Red Vine Spirituality

Taylor K. Arthur balances Bipolar 1 Disorder, marriage, and motherhood with a nitty-gritty faith inspiring a twisted, blissful life.

Tag: Surviving the loss of a child

When You Feel Alone in Your Pain

Then God opened up the hollow place in Lehi, and water came out of it. When Samson drank, his strength returned and he revived.
Judges 15:19


Crank it up with me this morning, friends: “Rise Again” by Need to Breathe

You looked at me the other day and you said, “I can’t find anyone like me.” What you meant, really, is that you can’t find anyone who has been through what you’ve been through. I nodded, because I get it. I get it not because I’ve experienced what you have, but because I, too, have been set apart by the events of my life.

I know what it’s like to stand in a room full of people and feel utterly, entirely alone. I know what it is to not be seen in broad daylight, to bleed loud and violent in the middle of a holiday and marvel at how they cannot hear me, how they walk through my blood and don’t slip.

I wondered why for years.

You spoke true words this week on the phone, and you took my breath away, “I don’t want this to be my life.” I knew what you meant. This isn’t the life I signed up for either, and every day I lose my breath in one small moment of clarity: yes, this is my life. I thought eventually it would sink in, but I’ve been swallowing lithium for a long, long time.

The word Bipolar still sticks in my throat.

Even just today, I missed the son we gave back to heaven. Surrounded by children, happy and free on a spring break adventure, there’s always some detail–their three to my two, another mother leading three little boys around–to prick this mother heart. I keep aching for my missing child. I do, and that’s the truth, and I hardly ever like to admit to it. Admit that some aches don’t leave. Admit to you that I just keep bleeding.

Admitting to you scares me, because I worry you don’t understand.

You asked me two springs ago, before the loss that changed your universe: “How can you stand to listen to someone talk about something so much less important than samkicker?”

I looked at you, and I knew you didn’t know yet: there is no hierarchy of pain.

True, deep pain has one Godly purpose on earth: to open us up. We get to choose: are we going to wall it off, cope, lie, freeze our pain into shards of glass we tiptoe around all of our days? Are we going to interview perspective friends and lovers until we find someone else who has been through enough atrocities to understand ours? Are we going to climb high up into an ivory tower and look down upon those who haven’t felt this much death? Are we?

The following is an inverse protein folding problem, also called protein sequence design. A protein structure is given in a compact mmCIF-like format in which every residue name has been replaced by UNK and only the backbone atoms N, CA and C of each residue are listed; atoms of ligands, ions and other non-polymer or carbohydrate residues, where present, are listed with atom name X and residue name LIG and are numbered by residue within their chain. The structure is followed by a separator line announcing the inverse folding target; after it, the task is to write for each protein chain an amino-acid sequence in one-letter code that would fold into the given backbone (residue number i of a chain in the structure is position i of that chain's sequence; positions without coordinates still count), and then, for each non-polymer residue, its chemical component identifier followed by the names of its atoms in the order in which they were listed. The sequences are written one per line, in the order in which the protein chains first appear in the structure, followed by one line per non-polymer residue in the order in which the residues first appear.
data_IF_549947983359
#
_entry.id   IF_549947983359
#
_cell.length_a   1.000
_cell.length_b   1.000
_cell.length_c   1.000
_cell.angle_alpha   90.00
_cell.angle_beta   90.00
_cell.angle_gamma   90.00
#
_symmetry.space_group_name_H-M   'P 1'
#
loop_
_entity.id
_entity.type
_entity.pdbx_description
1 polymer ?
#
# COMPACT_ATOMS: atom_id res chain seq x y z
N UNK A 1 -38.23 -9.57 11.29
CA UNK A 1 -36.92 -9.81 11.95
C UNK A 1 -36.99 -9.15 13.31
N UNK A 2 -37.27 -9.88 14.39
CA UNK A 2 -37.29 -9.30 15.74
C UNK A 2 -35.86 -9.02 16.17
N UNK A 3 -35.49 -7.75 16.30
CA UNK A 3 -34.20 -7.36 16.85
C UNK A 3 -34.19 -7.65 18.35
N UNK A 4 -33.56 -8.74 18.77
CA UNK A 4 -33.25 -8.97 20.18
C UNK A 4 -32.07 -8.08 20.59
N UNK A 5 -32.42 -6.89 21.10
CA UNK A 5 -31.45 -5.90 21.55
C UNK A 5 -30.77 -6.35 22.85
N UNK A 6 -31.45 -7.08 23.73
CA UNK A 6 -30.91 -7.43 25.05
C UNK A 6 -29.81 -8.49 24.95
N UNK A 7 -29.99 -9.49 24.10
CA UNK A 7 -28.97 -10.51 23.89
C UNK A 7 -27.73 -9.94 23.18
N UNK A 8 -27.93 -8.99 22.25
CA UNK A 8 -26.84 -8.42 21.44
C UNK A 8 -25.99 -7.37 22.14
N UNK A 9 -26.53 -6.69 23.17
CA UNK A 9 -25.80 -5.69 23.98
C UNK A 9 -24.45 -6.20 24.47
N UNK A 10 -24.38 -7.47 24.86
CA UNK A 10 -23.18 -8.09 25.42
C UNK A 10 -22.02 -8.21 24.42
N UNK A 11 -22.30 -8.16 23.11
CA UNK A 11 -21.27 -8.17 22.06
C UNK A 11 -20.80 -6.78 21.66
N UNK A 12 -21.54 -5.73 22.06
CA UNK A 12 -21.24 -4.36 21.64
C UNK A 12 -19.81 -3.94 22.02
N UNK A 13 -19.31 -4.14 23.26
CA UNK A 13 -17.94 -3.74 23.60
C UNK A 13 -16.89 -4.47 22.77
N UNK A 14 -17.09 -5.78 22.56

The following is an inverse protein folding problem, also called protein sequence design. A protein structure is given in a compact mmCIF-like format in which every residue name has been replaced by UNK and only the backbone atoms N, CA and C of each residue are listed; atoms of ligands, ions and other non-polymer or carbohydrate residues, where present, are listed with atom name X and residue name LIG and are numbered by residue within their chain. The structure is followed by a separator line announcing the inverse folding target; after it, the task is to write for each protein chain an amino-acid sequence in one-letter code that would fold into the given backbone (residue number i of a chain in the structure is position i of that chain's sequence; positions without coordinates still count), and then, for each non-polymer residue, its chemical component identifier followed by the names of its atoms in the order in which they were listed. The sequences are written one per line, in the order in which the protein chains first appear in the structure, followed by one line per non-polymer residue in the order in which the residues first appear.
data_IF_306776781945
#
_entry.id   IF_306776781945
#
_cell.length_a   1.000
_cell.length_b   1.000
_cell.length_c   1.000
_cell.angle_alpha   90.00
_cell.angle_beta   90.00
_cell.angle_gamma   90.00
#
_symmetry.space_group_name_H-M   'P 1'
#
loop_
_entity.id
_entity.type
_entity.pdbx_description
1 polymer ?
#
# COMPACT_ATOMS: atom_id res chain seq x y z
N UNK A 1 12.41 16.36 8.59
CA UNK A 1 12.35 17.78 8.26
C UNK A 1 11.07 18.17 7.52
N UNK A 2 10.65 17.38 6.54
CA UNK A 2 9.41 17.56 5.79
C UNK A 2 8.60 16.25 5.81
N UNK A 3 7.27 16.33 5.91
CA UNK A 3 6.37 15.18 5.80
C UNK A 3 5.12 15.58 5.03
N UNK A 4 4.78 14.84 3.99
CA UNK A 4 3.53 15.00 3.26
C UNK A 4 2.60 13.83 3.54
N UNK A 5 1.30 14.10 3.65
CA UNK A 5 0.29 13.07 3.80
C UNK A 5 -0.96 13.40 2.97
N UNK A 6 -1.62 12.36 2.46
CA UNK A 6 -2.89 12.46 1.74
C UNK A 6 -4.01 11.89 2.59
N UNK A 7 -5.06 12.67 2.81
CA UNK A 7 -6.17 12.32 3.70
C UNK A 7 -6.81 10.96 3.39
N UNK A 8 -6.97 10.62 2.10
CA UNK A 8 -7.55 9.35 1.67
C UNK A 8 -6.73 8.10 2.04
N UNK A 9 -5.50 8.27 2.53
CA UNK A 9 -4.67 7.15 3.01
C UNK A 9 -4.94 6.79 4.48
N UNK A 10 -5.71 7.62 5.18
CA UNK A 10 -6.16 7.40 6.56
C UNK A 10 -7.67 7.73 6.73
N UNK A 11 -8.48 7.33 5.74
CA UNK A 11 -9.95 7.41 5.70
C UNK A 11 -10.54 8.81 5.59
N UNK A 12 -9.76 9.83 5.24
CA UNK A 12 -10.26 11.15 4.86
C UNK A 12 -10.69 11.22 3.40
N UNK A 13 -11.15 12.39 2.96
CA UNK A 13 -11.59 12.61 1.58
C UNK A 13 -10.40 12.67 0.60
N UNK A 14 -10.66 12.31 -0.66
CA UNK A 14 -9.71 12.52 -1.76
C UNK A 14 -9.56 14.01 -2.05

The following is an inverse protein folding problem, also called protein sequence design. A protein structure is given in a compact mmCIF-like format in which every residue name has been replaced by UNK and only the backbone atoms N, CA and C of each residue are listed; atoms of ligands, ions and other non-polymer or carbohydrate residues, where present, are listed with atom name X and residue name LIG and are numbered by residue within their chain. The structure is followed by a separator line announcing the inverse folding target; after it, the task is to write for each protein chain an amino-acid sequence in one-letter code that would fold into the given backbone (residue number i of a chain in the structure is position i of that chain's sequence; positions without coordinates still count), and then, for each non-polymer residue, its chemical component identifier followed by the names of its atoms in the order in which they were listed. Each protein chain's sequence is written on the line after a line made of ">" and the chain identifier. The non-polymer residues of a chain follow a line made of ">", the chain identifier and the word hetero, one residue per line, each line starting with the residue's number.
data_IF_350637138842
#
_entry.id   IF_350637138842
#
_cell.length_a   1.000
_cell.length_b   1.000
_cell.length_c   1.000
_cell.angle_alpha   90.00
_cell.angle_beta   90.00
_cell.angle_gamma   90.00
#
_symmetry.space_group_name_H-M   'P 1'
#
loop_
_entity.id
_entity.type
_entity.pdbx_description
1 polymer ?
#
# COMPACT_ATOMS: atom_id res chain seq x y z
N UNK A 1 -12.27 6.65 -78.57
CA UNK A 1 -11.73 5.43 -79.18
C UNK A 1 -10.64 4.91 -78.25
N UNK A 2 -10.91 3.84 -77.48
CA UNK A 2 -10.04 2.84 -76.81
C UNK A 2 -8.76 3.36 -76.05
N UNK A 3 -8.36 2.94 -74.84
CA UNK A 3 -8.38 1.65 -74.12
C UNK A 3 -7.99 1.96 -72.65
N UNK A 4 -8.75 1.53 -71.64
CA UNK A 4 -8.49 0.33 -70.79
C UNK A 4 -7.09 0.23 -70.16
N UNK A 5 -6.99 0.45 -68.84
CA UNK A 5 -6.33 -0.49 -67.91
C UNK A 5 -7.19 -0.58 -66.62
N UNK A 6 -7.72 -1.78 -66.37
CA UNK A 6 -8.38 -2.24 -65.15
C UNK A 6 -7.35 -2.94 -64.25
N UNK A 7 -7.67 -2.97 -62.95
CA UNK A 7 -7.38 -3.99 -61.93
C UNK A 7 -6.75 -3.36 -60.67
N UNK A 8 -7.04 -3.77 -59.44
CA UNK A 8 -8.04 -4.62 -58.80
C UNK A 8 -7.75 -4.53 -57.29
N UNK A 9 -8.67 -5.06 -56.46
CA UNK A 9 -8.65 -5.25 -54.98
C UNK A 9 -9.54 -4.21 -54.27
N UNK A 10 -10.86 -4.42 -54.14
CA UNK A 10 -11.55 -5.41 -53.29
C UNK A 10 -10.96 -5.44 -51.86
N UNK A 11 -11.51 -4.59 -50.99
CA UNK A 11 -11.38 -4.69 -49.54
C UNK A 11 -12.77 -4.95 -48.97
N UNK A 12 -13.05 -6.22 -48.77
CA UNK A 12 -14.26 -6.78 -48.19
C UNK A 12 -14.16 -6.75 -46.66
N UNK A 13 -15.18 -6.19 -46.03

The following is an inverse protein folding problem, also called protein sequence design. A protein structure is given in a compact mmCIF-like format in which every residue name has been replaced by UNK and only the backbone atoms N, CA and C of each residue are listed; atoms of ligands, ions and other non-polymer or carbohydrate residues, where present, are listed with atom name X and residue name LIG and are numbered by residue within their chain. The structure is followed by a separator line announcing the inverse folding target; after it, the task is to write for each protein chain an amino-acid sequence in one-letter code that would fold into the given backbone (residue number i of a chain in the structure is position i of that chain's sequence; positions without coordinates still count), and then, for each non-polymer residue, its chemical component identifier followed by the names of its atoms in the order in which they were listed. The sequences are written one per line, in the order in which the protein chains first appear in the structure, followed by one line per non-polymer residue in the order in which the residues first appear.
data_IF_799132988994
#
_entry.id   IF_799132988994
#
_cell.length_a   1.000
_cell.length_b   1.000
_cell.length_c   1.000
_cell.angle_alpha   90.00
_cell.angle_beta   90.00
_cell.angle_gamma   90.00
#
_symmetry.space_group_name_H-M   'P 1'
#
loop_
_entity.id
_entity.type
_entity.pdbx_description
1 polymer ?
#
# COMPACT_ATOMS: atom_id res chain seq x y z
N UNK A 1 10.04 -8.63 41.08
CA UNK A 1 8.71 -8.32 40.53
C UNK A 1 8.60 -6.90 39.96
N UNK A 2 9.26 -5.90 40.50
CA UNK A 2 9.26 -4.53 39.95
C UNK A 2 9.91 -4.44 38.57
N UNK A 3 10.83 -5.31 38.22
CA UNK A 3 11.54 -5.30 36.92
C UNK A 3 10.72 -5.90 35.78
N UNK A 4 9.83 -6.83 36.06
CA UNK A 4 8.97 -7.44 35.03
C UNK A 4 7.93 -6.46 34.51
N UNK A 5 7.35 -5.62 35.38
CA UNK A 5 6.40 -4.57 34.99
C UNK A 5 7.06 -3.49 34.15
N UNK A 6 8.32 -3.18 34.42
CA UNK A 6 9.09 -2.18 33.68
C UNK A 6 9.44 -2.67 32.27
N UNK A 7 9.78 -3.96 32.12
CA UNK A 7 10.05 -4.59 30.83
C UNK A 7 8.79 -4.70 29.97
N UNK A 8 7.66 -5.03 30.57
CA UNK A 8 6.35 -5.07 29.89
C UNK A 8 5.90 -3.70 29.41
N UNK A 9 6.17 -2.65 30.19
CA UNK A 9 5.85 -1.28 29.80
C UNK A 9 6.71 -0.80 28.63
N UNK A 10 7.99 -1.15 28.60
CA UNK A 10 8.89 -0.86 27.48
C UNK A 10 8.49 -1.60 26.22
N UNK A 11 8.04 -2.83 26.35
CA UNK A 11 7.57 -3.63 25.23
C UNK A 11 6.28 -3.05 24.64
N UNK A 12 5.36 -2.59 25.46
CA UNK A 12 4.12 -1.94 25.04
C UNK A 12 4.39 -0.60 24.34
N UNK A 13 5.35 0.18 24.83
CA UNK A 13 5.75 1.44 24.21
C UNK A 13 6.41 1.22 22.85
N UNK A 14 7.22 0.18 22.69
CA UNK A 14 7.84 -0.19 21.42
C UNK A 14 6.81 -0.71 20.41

True, deep pain opens us up to each other if we let it.

I see you, friend. I see you lonely, and I see you afraid. And I know that anger roaring when your pain gets compared, belittled, stepped over.

If I could tell you anything? View this chasmic shift in your heart–this breaking–as a chance at new life. See every redefinition, every bitter pill swallowed, as your way through.

Yes. I know what I’m saying, and I hate it as much as you do. But my pain unresolved is the piece of me that connects the best to others. It’s the piece of me that writes to you today.

Let your pain live out its life cycle. Don’t suppress it. And understand this: when you suffer chronic, when you live through the unimaginable and the unnatural, your life will look different. Like ground the farmer tills and seeds and plows and tills again, so are our hearts. So are our yields if we let Him work.

You are the holy ground, friend. Your heart bleeds and breaks and floods. If you allow it, your heart can yield crop after bountiful crop of beauty.

This brokenness that sets you apart was never supposed to be understood. It was meant to be given. So go give it. Flood it out into another’s barren waste land. Open it up for another’s nourishment. Stop trying to fix it, and start trying to share it.

True deep pain, like the stream carving a canyon into mountain, will find its way through to fertile ground. There, friend, as you water another? There, for one blink, your pain transforms into nourishing purpose.

Taylor

In Pursuit

It was right then that I started thinking about Thomas Jefferson on the Declaration of Independence and the part about our right to life, liberty, and the pursuit of happiness. And I remember thinking how did he know to put the pursuit part in there? That maybe happiness is something that we can only pursue . . .

-Christopher Gardner, The Pursuit of Happiness

We never count on good weather when we go to the beach in March. We’re not necessarily there for weather. Rather, we come for the roar of the ocean, overwhelming and larger than anything we will ever hold. We go to feel the salt on our faces and the whip of the wind, to know our footprints still hold weight. We write Caleb’s name in the sand, hoping that maybe — just maybe — the same waves that will wipe his name clean from this beach may write our names on the shores of heaven for him to see. We bring our grief, our living hope, to spill out like a bucket of seashells upon the shore. We return to the sea to feel it all and wash it away and return home clean.